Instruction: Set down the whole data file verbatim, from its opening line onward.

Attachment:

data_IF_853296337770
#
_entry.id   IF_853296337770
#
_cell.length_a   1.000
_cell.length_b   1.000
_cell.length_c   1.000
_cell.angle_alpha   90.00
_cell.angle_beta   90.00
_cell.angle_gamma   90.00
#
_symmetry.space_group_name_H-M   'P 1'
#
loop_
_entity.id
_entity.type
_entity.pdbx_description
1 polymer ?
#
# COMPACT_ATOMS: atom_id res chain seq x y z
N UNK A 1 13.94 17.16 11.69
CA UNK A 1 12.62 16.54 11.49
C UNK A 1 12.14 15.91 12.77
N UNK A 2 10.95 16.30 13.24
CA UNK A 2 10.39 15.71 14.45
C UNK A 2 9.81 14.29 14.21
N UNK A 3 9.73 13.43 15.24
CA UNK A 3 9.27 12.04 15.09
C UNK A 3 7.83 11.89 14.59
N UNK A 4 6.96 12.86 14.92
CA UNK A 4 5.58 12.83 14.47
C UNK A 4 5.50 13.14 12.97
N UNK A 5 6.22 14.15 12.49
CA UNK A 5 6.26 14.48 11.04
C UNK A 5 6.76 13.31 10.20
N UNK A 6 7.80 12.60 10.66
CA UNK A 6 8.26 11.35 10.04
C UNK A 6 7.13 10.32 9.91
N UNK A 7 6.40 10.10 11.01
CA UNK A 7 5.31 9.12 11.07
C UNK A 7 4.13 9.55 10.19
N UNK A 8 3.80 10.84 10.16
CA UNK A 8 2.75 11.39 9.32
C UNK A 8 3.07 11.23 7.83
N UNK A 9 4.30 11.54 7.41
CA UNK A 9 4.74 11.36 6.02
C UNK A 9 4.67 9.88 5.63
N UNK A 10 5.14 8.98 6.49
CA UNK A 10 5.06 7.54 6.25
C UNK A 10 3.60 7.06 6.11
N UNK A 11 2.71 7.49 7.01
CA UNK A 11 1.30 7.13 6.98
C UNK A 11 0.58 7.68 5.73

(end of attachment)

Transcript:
data_IF_853296337770
#
_entry.id   IF_853296337770
#
_cell.length_a   1.000
_cell.length_b   1.000
_cell.length_c   1.000
_cell.angle_alpha   90.00
_cell.angle_beta   90.00
_cell.angle_gamma   90.00
#
_symmetry.space_group_name_H-M   'P 1'
#
loop_
_entity.id
_entity.type
_entity.pdbx_description
1 polymer ?
#
# COMPACT_ATOMS: atom_id res chain seq x y z
N UNK A 1 13.94 17.16 11.69
CA UNK A 1 12.62 16.54 11.49
C UNK A 1 12.14 15.91 12.77
N UNK A 2 10.95 16.30 13.24
CA UNK A 2 10.39 15.71 14.45
C UNK A 2 9.81 14.29 14.21
N UNK A 3 9.73 13.43 15.24
CA UNK A 3 9.27 12.04 15.09
C UNK A 3 7.83 11.89 14.59
N UNK A 4 6.96 12.86 14.92
CA UNK A 4 5.58 12.83 14.47
C UNK A 4 5.50 13.14 12.97
N UNK A 5 6.22 14.15 12.49
CA UNK A 5 6.26 14.48 11.04
C UNK A 5 6.76 13.31 10.20
N UNK A 6 7.80 12.60 10.66
CA UNK A 6 8.26 11.35 10.04
C UNK A 6 7.13 10.32 9.91
N UNK A 7 6.40 10.10 11.01
CA UNK A 7 5.31 9.12 11.07
C UNK A 7 4.13 9.55 10.19
N UNK A 8 3.80 10.84 10.16
CA UNK A 8 2.75 11.39 9.32
C UNK A 8 3.07 11.23 7.83
N UNK A 9 4.30 11.54 7.41
CA UNK A 9 4.74 11.36 6.02
C UNK A 9 4.67 9.88 5.63
N UNK A 10 5.14 8.98 6.49
CA UNK A 10 5.06 7.54 6.25
C UNK A 10 3.60 7.06 6.11
N UNK A 11 2.71 7.49 7.01
CA UNK A 11 1.30 7.13 6.98
C UNK A 11 0.58 7.68 5.73